Just curious, is there a particular language you were thinking of learning?
If your doubtful about what way of disclosure would be the most prudent (and you sure don't want the disclosure to backfire on yourself) get in touch with someone who's bigger and has lawyers backing you up (like the EFF but that's just the first idea that popped into my mind, any tech news site might even pay you for exclusive coverage)
1. Automation will have a big impact on medicine, but it will be an ongoing process, not something that happens overnight. If you're doing a joint MD/PhD(EE) program, then you'll presumably at least have some technical qualifications that would make you more appealing to a company that is working towards the automation of healthcare.
2. You might be able to start a business on the side, but not as a resident unless residencies become immensely less stressful and time-consuming. Part-time work as an oncologist may be hard to negotiate early in your medical career, but I am not a doctor (though I did investigate similar questions a few years back, and this was the impression I got from speaking with doctors and MD/PhDs). Financial feasibility... as an MD/PhD, you shouldn't have much in the way of personal debt (since the PhD covers the MD tuition as well), and I wouldn't expect you to be dipping too close to the poverty line.
Realistically, it depends a lot on whether you have a specific business idea in mind and what your drive looks like. Those aren't things that you can plan very well 20 years in advance.
From what I have seen, physicians are generally not tech-savvy and are fairly behind-the-curve when it comes to automation. Even many of the things that are currently possible to automate, like EMRs and some aspects of diagnosis, aren't. Since any technology that replaces what a physician does has to be approved by the FDA, it moves very slowly. I think it is a long time before large numbers of physicians are put out of work by technology. Especially since the quantity of MDs is artificially limited.
That said, radiology is probably one of the first specialties that will be automated. Already, some image recognition algorithms have been shown to outperform trained radiologists at recognizing, e.g., cancer. So, if you're purely after job security, it might not be the best specialty to choose.
But with a tech-heavy background like an EE, you have plenty of options. MD/PhD + tech background is a perfect preparation for research, if you're into that. Or you can help develop systems to automate various aspects of medicine. Although it will put people out of work, in my opinion automation in medicine is a very good thing for society because algorithms don't make mistakes (other than the inherent limitations of the algorithm), don't get tired, and you don't have to pay them, so automation should lower soaring health care costs. You can always go into a biotech firm as well.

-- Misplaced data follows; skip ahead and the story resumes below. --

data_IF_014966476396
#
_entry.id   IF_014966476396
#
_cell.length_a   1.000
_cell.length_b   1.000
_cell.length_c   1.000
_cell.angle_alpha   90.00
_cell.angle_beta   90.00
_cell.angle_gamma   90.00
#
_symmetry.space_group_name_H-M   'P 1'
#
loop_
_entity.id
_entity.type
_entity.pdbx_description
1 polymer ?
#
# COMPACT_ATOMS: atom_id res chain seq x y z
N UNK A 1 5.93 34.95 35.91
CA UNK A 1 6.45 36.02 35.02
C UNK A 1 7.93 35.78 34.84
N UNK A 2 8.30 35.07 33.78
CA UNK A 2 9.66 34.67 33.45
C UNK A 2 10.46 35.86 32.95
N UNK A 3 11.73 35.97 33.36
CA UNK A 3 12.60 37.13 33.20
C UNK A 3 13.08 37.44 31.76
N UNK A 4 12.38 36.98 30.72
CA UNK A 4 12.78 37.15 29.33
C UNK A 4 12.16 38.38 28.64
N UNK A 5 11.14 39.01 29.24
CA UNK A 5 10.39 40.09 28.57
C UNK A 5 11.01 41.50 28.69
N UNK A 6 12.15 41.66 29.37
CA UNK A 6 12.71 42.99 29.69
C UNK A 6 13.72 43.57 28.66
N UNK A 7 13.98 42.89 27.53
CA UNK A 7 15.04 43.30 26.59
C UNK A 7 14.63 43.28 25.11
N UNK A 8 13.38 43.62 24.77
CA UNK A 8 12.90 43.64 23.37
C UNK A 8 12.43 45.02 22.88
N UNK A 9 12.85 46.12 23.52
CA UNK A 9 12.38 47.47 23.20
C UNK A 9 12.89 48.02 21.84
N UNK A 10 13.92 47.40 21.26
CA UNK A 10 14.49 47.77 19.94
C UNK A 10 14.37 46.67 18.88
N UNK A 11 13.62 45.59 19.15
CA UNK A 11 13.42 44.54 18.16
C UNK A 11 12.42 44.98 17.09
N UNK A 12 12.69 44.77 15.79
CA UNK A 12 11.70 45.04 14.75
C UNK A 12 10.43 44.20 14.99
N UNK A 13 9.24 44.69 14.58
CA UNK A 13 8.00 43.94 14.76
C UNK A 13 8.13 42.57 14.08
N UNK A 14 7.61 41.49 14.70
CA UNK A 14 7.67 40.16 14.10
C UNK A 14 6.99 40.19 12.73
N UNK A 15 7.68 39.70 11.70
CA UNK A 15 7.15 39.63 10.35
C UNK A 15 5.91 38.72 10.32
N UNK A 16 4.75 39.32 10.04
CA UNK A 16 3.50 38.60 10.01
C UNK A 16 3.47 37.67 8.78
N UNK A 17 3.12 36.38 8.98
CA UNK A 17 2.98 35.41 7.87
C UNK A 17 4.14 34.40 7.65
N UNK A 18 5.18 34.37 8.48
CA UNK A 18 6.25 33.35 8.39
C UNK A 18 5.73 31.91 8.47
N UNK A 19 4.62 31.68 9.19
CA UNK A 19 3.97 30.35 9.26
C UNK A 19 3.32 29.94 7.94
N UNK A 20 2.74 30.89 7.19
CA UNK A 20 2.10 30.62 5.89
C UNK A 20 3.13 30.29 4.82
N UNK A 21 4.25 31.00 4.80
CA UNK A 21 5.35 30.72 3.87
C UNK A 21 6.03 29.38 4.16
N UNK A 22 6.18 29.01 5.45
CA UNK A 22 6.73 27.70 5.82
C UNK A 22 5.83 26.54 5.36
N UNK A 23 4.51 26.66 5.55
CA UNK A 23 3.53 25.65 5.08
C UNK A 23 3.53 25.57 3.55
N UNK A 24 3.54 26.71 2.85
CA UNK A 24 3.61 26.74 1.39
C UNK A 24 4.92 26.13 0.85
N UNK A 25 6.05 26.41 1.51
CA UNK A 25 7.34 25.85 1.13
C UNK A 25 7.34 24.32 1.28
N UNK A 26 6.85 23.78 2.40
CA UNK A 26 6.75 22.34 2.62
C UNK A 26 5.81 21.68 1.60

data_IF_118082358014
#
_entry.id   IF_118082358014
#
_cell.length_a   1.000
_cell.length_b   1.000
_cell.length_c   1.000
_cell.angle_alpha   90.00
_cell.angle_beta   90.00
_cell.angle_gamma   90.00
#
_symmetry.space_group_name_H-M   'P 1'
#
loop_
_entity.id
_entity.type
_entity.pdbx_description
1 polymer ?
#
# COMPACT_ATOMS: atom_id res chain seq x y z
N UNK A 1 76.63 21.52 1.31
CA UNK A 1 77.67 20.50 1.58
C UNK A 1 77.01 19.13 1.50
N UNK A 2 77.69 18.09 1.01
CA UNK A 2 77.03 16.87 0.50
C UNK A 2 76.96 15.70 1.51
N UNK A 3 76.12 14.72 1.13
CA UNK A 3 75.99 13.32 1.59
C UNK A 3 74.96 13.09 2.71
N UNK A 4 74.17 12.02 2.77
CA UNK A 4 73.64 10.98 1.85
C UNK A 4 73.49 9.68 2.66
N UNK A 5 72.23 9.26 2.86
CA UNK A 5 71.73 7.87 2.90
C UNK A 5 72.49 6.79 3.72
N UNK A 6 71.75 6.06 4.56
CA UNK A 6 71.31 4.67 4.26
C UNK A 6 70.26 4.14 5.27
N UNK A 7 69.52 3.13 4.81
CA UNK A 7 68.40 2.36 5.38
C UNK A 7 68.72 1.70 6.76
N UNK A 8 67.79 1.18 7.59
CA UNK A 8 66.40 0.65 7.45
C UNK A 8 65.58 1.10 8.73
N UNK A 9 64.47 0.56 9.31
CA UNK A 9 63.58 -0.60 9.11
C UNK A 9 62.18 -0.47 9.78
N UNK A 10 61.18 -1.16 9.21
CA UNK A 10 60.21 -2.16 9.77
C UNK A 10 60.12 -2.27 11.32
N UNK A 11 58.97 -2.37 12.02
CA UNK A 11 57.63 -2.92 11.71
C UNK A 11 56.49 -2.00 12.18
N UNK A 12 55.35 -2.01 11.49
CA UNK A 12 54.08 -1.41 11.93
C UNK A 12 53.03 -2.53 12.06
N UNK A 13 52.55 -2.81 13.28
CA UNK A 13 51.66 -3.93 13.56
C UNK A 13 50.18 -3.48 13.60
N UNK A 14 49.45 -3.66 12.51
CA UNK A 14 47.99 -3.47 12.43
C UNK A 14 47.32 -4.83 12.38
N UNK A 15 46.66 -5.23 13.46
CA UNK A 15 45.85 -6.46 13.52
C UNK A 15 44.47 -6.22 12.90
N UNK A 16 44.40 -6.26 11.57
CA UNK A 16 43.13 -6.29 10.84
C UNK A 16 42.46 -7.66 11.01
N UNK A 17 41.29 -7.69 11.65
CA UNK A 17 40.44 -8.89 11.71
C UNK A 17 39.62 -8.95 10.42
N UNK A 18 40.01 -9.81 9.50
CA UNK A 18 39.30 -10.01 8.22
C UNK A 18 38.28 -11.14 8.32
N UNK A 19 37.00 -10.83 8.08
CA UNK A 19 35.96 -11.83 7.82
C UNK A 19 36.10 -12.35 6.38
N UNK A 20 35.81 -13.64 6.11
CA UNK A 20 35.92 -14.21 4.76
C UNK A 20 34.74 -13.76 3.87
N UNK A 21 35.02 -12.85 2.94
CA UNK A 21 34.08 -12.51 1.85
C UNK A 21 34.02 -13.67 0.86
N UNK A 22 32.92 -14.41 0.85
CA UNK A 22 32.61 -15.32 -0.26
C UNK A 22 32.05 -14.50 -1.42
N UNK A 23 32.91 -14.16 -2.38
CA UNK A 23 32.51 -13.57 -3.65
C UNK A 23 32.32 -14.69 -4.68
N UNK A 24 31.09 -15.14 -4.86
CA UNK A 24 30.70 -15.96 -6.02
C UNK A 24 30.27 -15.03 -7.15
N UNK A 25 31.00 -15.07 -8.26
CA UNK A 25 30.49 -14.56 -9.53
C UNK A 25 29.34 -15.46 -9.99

To answer 2), yes, physicians (at many places) have good flexibility with their hours. The only thing you might have to worry about is who owns IP, especially if you work for a university health care system.
I think you want to go into MD-PhD, but I would suggest against it if you are more interested in the technology than what is best for patients. A lot of technologists are having problems conceptualizing this because they don't understand the limitations of current technology and what dealing with patients entails. Instead of trying to be a leader in this type of field you should focus more on potential problems technology can solve much better for patients by improving outcomes and decreasing costs. The biggest problem in medicine right now are the insurance companies and healthcare administration practices which are quite costly and provide little patient benefit.
1.) Technology is only going to have as big of a impact on medicine as doctors and patients allow. If you want to make an impact on healthcare focus on developing technology where you can convince doctors that outcomes and costs are better. If you look at past clinical research done, a lot of technology did not produce the beneficial outcomes perceived by the inventors. Clinicians are skeptical of technology without proper evidence suggesting its usefulness. Your technology will have to navigate this system.
2) MD-PhD gives you a lot of flexibility with doing this type of thing, but I would suggest that you focus more on helping patients than building a business. Likewise, I would suggest trying to become more involved at an academic hospital that could support your intellectual property pursuits, give you access to the patients your technology can help, and help find the resources you need for new developments. Neurosurgeons with engineering backgrounds are probably the most successful in this respect.
You have a long ways to go and the journey is not easy by any means. Good luck. Questions are welcomed.